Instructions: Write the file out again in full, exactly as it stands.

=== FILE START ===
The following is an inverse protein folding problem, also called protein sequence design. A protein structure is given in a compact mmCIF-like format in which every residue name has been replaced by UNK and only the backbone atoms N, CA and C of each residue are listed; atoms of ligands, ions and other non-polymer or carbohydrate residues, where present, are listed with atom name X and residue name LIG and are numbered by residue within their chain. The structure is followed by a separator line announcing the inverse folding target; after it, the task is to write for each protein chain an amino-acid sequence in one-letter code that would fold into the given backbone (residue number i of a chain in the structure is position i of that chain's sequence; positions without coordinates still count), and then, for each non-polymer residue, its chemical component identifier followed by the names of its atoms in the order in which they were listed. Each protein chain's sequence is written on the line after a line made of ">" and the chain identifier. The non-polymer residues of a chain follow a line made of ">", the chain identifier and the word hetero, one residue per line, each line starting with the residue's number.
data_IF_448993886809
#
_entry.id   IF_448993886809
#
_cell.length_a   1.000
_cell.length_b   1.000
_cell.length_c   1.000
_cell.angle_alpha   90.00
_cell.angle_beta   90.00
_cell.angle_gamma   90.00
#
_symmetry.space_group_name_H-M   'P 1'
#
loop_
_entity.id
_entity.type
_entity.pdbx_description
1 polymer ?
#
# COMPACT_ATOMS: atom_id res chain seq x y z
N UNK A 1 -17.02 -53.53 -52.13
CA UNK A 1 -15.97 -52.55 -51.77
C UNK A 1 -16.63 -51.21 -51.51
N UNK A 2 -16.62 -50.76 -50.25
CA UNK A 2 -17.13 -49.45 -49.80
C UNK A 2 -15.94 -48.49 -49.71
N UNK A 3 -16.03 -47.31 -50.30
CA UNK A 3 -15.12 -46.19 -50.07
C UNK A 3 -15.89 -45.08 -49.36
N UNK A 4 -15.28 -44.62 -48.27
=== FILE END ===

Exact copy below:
The following is an inverse protein folding problem, also called protein sequence design. A protein structure is given in a compact mmCIF-like format in which every residue name has been replaced by UNK and only the backbone atoms N, CA and C of each residue are listed; atoms of ligands, ions and other non-polymer or carbohydrate residues, where present, are listed with atom name X and residue name LIG and are numbered by residue within their chain. The structure is followed by a separator line announcing the inverse folding target; after it, the task is to write for each protein chain an amino-acid sequence in one-letter code that would fold into the given backbone (residue number i of a chain in the structure is position i of that chain's sequence; positions without coordinates still count), and then, for each non-polymer residue, its chemical component identifier followed by the names of its atoms in the order in which they were listed. Each protein chain's sequence is written on the line after a line made of ">" and the chain identifier. The non-polymer residues of a chain follow a line made of ">", the chain identifier and the word hetero, one residue per line, each line starting with the residue's number.
data_IF_448993886809
#
_entry.id   IF_448993886809
#
_cell.length_a   1.000
_cell.length_b   1.000
_cell.length_c   1.000
_cell.angle_alpha   90.00
_cell.angle_beta   90.00
_cell.angle_gamma   90.00
#
_symmetry.space_group_name_H-M   'P 1'
#
loop_
_entity.id
_entity.type
_entity.pdbx_description
1 polymer ?
#
# COMPACT_ATOMS: atom_id res chain seq x y z
N UNK A 1 -17.02 -53.53 -52.13
CA UNK A 1 -15.97 -52.55 -51.77
C UNK A 1 -16.63 -51.21 -51.51
N UNK A 2 -16.62 -50.76 -50.25
CA UNK A 2 -17.13 -49.45 -49.80
C UNK A 2 -15.94 -48.49 -49.71
N UNK A 3 -16.03 -47.31 -50.30
CA UNK A 3 -15.12 -46.19 -50.07
C UNK A 3 -15.89 -45.08 -49.36
N UNK A 4 -15.28 -44.62 -48.27